His paper, again, is simply an attempt to posit a new theory about gender dysphoria. The only neuroscience-related explanation of this phrase which could apply here is something like “Gliske does not seem to believe that a transgender man/woman has a male/female brain”. But that, of course, is exactly the theory he is arguing against! If this is actually what his critics intended to mean, they are claiming that it “appears disrespectful” to posit that the brainsex theory of gender dysphoria is false.

This would be news to many gender dysphoric people. There is, of course, a vast diversity of opinion about what causes gender dysphoria among those who have or had the condition. There are desisters, who appear to outgrow the condition over time, usually in their younger years — they, of course, do not think that they were “trapped in the wrong body,” because their GD didn’t turn out to be permanent.

Detransitioners, meanwhile, don’t tend to believe in the brainsex theory either. While some destransition because they lack the money or support to continue living as their felt gender, others realize they simply weren’t really trans. A subset of detransitioners continue to have gender dysphoria, but do not believe the solution is to transition, because it didn’t work for them — in fact, when some detransitioners in this category tried to hold panels at a trans health conference, one on detransitioning and one on alternate treatments for GD, those panels were abruptly cancelled due to the outcry of activists

Many happily transitioned people, too, believe that whatever GD is, it’s more complicated than having one ‘type’ of body and the other ‘type’ of brain, or the closely related idea of having an innate and immutable ‘gender identity’: Trans writers ranging from Andrea Long Chu to Natalie Reed to Natalie Wynn (aka Contrapoints) to various ‘gender-critical’ trans women have all critiqued these ideas, which they tend to view as oversimplifications which don’t capture the full texture of the trans experience.

It makes no sense, then, to view theories of gender dysphoria as being off-limits if they tell a different story than brainsex-mismatch. To do so is to ignore the views of many, if not most, people with gender dysphoria. It’s also completely unscientific: When you don’t know much about what causes a phenomenon, you can’t draw strict boundaries about what sorts of explanations will be deemed worth exploring versus rejected out of hand.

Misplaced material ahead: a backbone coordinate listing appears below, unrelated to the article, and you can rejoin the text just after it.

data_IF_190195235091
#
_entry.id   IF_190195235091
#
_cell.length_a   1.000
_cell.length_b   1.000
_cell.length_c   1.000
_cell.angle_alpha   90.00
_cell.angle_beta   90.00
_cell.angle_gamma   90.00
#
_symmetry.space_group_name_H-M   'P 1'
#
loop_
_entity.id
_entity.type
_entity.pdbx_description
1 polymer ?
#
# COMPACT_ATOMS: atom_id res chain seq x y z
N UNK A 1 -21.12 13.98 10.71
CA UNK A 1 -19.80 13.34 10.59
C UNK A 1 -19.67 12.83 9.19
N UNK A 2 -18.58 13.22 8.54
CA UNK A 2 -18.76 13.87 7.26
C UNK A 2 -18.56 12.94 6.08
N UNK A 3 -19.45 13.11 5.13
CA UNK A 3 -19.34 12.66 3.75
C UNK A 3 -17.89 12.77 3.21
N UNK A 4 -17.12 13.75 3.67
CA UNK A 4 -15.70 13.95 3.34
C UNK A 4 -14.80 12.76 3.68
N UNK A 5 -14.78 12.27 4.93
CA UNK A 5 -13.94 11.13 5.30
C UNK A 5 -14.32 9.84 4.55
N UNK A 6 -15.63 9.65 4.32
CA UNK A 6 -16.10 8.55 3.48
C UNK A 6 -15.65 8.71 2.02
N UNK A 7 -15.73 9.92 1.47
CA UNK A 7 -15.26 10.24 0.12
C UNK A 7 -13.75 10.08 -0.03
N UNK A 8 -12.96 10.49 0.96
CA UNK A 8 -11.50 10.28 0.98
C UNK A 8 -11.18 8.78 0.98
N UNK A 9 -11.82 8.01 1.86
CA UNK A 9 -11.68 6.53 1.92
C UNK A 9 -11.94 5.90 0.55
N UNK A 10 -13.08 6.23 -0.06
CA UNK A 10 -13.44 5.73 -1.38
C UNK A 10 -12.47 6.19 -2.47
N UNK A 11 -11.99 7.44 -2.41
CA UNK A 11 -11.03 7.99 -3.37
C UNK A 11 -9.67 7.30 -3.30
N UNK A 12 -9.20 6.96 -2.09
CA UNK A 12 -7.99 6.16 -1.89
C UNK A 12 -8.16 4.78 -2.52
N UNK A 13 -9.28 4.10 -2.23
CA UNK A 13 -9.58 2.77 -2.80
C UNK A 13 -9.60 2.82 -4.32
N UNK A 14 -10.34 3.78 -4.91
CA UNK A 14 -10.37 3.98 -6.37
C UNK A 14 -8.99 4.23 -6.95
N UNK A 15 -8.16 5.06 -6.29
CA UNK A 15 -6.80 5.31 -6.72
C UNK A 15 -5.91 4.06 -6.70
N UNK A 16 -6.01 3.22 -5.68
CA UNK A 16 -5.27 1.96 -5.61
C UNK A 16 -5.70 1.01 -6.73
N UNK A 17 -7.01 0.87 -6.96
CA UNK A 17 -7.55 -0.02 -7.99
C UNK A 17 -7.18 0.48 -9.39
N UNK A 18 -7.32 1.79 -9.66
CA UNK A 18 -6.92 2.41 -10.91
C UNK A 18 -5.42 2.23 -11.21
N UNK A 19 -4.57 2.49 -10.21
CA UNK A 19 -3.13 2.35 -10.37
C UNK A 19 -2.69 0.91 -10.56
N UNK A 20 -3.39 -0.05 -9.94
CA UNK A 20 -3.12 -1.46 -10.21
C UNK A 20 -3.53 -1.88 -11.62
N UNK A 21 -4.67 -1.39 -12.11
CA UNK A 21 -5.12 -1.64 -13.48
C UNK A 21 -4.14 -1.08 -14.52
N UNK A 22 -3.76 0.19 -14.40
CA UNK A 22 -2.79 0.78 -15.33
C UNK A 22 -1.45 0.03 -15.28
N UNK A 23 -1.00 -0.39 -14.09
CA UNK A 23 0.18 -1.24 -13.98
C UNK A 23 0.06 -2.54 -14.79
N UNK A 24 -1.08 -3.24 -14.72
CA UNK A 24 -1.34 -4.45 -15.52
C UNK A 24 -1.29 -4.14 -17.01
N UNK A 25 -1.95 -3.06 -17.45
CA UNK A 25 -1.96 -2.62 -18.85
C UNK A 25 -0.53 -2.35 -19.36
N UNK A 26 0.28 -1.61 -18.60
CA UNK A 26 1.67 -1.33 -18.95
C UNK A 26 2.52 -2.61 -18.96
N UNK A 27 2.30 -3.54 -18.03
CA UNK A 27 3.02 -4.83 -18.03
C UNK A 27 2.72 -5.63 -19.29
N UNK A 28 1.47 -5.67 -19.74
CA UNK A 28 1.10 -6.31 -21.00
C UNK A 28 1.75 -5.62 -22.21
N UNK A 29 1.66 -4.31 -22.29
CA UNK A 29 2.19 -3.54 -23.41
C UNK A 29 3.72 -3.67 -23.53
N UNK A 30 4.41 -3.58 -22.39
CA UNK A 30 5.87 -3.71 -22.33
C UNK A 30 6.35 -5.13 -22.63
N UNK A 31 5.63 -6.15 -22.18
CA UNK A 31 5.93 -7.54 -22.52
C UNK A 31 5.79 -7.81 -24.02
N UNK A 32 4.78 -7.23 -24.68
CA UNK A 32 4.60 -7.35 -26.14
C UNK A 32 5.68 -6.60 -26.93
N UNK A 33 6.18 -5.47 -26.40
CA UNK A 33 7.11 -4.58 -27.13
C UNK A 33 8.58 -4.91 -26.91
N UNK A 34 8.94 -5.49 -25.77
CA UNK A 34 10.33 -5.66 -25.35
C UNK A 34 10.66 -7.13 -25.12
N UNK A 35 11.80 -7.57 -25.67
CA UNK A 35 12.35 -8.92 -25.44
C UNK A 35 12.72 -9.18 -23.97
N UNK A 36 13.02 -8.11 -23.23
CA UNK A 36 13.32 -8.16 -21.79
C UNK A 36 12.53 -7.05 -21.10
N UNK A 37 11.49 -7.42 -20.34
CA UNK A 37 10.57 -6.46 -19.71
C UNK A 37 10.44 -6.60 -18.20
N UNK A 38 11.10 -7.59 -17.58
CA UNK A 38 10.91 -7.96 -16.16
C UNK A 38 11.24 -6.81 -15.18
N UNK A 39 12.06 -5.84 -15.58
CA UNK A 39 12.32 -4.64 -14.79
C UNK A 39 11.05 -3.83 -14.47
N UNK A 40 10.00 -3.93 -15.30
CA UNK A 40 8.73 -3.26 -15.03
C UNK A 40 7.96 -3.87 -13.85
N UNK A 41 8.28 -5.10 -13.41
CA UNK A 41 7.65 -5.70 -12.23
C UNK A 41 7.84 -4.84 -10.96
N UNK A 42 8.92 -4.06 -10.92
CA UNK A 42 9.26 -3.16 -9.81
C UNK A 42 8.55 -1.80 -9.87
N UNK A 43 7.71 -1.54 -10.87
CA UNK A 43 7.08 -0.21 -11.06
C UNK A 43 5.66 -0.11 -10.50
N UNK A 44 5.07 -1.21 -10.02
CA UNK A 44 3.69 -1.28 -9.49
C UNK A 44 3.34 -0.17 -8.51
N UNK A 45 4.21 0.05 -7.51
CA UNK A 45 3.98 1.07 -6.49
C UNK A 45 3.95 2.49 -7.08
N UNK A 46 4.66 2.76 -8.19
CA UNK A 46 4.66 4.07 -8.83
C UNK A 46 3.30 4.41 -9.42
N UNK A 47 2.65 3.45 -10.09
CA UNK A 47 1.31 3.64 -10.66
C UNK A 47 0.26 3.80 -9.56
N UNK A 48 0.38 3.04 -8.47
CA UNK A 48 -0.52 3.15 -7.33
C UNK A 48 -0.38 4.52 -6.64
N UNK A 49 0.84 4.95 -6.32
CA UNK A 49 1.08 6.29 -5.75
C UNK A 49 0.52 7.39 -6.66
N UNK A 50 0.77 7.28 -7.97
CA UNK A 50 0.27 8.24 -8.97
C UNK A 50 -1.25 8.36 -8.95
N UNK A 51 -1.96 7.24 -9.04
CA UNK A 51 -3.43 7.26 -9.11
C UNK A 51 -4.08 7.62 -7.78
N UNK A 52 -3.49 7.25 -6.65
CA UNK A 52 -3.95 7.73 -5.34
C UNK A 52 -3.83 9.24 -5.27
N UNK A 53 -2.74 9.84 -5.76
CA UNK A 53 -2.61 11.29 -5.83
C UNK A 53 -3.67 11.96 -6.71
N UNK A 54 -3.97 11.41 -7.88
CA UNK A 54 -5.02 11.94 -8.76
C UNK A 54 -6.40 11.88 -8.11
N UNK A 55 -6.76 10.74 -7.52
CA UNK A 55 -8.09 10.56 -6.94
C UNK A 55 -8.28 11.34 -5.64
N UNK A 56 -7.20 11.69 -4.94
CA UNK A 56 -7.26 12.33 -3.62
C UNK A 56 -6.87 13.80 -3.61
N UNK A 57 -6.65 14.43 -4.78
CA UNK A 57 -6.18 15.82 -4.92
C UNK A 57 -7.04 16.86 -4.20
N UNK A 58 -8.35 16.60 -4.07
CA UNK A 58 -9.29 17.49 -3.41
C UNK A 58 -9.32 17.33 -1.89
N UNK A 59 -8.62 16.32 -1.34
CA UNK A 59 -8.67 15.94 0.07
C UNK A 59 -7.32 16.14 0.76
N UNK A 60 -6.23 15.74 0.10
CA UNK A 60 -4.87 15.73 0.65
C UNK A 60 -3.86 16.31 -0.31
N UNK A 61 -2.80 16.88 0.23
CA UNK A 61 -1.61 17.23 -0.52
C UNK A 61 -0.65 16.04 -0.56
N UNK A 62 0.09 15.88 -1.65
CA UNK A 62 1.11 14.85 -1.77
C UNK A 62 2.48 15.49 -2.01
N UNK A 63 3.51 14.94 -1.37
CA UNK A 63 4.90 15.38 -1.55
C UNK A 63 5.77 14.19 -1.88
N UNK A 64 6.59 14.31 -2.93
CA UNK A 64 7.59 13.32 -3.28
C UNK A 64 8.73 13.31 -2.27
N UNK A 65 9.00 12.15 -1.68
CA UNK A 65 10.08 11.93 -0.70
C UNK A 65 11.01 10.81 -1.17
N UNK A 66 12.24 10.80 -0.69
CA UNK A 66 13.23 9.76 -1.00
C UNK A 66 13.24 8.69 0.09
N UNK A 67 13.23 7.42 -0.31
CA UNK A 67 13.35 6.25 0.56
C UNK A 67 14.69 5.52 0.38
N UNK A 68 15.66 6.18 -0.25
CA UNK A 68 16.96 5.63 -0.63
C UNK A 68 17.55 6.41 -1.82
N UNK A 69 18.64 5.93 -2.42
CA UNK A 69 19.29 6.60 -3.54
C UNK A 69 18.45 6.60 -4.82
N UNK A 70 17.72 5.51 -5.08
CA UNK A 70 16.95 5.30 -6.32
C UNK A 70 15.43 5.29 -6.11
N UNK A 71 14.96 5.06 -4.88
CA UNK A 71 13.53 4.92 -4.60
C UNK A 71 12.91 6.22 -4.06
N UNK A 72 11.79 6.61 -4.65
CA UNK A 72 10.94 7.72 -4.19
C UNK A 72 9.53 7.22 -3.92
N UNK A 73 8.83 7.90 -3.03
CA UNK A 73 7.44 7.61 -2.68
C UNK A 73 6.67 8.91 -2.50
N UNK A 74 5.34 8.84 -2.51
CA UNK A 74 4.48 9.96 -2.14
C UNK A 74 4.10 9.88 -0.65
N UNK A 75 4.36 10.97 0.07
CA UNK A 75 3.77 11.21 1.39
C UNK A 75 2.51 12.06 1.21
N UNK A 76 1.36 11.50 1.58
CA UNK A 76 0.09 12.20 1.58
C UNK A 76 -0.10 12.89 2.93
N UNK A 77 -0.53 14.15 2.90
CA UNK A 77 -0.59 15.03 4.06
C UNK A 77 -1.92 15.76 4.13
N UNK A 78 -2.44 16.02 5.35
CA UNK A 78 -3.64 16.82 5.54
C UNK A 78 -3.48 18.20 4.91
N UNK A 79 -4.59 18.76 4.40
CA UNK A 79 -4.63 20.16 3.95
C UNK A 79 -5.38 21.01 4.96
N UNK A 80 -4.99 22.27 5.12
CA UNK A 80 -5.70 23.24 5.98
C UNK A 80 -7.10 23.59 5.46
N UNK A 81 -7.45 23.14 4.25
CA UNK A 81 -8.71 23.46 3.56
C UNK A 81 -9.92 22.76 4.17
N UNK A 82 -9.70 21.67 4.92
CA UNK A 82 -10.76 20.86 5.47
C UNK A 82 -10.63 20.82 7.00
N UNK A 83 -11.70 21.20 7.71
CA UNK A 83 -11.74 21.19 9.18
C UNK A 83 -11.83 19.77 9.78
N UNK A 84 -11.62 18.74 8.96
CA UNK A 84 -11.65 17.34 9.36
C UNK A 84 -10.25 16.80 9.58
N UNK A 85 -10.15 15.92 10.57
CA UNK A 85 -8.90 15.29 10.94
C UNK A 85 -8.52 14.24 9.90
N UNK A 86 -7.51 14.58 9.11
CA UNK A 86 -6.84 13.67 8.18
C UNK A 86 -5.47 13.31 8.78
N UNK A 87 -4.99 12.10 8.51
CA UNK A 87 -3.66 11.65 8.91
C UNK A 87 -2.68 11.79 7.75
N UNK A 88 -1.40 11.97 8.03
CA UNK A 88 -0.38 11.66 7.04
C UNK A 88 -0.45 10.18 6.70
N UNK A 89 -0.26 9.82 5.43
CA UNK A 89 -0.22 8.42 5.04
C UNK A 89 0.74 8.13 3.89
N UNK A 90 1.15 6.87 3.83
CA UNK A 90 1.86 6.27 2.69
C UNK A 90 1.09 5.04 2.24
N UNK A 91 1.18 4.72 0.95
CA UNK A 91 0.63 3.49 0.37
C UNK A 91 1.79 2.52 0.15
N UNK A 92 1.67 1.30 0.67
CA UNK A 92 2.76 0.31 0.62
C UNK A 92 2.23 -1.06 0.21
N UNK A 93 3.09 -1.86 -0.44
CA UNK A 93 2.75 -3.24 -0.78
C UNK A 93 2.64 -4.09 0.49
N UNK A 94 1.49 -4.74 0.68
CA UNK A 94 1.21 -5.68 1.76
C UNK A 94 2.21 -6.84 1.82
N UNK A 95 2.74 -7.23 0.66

This episode bears certain noteworthy similarities to what happened to Lisa Littman, the M.D. who in 2018 published a PLOS One paper on “rapid onset gender dysphoria,” or the very young and mostly unexplored theory that in some cases young people (usually teenage girls) might develop gender dysphoria and/or a transgender identity quite suddenly as a result of peer influence or social media. (For what it’s worth, in my own reporting I have certainly come across kids who fit that bill, but I’m careful not to posit this as a definite explanation in any particular case because so little is known about ROGD and it could be harmful for parents to jump to this conclusion regarding a newly ‘out’ child.)

Like Gliske, Littman was proposing a new theory that was viewed as threatening by some activists (they believe that the concept of ROGD is a means of ‘invalidating’ the claims of trans youth). Like Gliske, she dealt with a wave of criticism within and beyond the academy that often seemed geared at producing a high quantity of claims about her research rather than high-quality ones.

And like Gliske, she had to deal with institutions caving in to activists, and with a bruising post-peer-review re-review clearly designed to appease those activists: Brown University retracted the press release announcing the study and issued a bizarre ‘apology’ without noting anything in the paper that had been wrong, and PLOS One issued a ‘correction’ consisting of many cosmetic updates and then acknowledged to me that there had been no errors in the paper. (I had never heard of a paper being ‘corrected’ when there weren’t any errors.) 

Littman subsequently published a paper showing that just about every critique issued at her paper in an attempt to invalidate it could also be applied to papers on trans youth that had garnered no complaints from activists, probably because those papers didn’t make any politically threatening claims.

“There is a clear double standard,” she told me in an email. “Research articles that do not adhere to the gender-identity affirming narrative are called out as unacceptable, even when their methods are consistent with those cited to support the use of the gender-identity affirming model of care. It appears as if groups are engaging in motivated reasoning — ‘I don’t want this research to be true, so I will aggressively question every single attribute of the work, even if I’m comfortable with those same attributes in research articles that support my view.’ Unfortunately, many people are misusing the terms ‘biased,’ ‘methodologically flawed,’ and ‘debunked’ when they really mean ‘challenges my assumptions,’ ‘comes to a different conclusion than me,’ and ‘has known limitations.’”